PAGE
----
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Mack Williams: Believe it or not, it floated

Mack Williams

I left off last week on the Dan River Walk Trail bridge, looking to where Tropical Storm Michael’s flood waters lapped only 20 feet from a performance amphitheater known as the Carrington Pavilion.
I crossed the bridge and looked down to where usually can be seen a paved walkway with a few people, some in pairs, cardio-walking. It reminded me of architectural artistic conceptions of new community spaces or buildings, always including a few people, some in pairs, walking by, giving it the “people” touch; but that day, I was the only “people touch” there. Looking down at only river water between the trees, I thought of the fabled “Sunken Bimini Road.”
The walk trail had essentially been reduced to several yards, the final few before the water covered with millimeter-depth mud. The almost razor-thin depth belied a treacherous nature. Stepping there to snap a picture of great blue heron tracks, both feet (mine, not the heron’s) began to slide. I righted myself only with the greatest concentration! This “river-sifted” silt’s lubricative properties rivaled those of Slick 50 or DW-40.
The adjacent highway was flooded, a nearby fire hydrant just visible above the water. With the surrounding river water, the hydrant’s offering seemed meager, the hydrant itself, superfluous.
The Dan River’s seemingly static boundaries had become “fluid.”
One third-story restaurant was safe, but the river was past window level of a first floor business. If the situation were reversed, another type of “marination” would have occurred.
The side of one church collapsed, exposing a line of pews, and up front, the church hymn board could be seen. I thought again of artistic architectural renderings; but this was a “real cutaway” of something built years ago, not a sketch for the future. Water was the culprit, not wind; so if you’re planning to build a house, and are worried about the Big Bad Wolf; brick is still the best choice (or granite, and you know from where it comes).
At night, parts of Danville were unusually pitch black, while other areas seemed brilliantly lit, due to greater contrast.
Driving along a certain pitch black section of Business 29, I worried whether it had become narrowed from a combination of a sodden cliff’s slipped mud to my left, and the risen Dan River to my right.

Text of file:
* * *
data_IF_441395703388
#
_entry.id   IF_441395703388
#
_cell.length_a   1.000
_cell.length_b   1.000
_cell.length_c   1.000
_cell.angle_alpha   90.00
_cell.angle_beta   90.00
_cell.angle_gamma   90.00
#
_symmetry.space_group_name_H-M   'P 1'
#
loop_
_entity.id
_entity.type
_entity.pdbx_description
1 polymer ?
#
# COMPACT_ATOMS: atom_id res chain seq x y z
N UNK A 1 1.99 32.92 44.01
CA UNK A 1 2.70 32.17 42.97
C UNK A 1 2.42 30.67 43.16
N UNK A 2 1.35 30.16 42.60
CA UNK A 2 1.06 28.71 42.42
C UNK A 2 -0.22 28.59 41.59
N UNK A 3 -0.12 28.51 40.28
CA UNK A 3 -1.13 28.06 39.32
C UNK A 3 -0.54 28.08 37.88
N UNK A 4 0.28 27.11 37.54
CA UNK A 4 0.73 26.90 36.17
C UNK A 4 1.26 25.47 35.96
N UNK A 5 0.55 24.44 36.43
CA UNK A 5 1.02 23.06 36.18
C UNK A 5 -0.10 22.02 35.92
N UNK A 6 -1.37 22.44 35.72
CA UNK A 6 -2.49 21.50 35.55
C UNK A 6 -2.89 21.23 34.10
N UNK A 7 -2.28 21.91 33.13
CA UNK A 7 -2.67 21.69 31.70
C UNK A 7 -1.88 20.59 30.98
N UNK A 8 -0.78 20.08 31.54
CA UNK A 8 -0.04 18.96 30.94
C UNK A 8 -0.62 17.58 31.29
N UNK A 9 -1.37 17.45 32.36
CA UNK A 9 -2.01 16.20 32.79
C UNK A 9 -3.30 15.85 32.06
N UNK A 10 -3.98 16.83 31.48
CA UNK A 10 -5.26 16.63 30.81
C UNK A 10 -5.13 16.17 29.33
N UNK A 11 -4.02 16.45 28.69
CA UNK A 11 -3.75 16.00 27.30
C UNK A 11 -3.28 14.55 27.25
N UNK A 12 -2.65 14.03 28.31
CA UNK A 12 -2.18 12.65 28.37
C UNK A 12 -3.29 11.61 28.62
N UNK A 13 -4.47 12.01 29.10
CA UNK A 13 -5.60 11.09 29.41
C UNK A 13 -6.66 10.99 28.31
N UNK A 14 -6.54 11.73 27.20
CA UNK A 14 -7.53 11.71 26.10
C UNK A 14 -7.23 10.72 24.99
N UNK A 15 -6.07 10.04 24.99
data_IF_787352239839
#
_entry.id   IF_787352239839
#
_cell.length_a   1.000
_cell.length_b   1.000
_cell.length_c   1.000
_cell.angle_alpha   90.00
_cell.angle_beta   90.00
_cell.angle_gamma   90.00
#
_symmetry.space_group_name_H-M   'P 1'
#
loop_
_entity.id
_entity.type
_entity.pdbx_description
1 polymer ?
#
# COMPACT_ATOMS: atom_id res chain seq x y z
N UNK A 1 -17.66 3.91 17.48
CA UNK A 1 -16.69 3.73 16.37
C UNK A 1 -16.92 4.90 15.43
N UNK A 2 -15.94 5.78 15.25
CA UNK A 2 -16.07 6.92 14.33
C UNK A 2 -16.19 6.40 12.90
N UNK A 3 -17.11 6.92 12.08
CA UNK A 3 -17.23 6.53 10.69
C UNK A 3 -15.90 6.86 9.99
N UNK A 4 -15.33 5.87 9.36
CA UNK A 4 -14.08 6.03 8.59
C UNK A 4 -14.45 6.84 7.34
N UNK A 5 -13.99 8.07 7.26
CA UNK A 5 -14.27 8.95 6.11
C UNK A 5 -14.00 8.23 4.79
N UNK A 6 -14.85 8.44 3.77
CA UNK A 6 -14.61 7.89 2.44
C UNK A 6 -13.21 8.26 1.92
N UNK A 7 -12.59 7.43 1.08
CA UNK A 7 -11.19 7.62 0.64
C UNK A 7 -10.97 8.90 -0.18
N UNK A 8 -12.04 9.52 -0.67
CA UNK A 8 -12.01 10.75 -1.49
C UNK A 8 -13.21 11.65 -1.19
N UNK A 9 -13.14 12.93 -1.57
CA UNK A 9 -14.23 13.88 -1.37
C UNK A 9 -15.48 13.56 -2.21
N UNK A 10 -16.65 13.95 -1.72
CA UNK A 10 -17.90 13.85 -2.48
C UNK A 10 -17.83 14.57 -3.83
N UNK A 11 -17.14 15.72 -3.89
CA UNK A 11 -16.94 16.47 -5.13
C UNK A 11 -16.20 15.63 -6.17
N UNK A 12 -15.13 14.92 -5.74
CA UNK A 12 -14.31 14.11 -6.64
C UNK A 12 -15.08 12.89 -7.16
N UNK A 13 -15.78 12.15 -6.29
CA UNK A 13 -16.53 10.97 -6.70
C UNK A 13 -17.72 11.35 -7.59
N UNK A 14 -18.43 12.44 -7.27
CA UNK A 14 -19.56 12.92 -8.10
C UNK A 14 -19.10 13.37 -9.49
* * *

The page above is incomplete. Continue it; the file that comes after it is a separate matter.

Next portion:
I’ll close this out with one of the strangest sights I’ve ever seen!
I need not remind you that wood floats; and that Noah’s “floating” Ark, due to “certain special conditions of weather,” finally wound up perched where it would not have been otherwise.
Years ago, I saw something unique and “antique” in a gap between two buildings on Danville’s Craghead Street resembling a railroad trestle minus rails, and a creek running below. I later learned it was an old railroad siding-trestle once used for tobacco warehouses, and that the rails had indeed been removed, but not the rest.
That record downpour from Tropical Storm Michael, besides playing havoc with roads, businesses, homes, and the Dan River, had magnified the little stream into a torrent. The “creek-become-river” lifted the trestle off its supports and transported it half across Craghead Street at an angle parallel to that of Norfolk-Southern’s main North-South Division just down the street, where there is a railroad bridge (that still works).
Visiting the “wreck,” this time the trestle, not the train (after all, it is Danville, Va.), I manage to scrounge a few mementos of rusted railroad spikes and nails, one “nail” the size of a tire iron (even curved a bit), and a two-foot piece of wood with enormous nails sticking out (like a Viet Cong booby trap).
Lastly, I made it a point to tell both the mayor and the local historical society that the old trestle should be preserved for the public’s education and enjoyment, and for protection from scavengers

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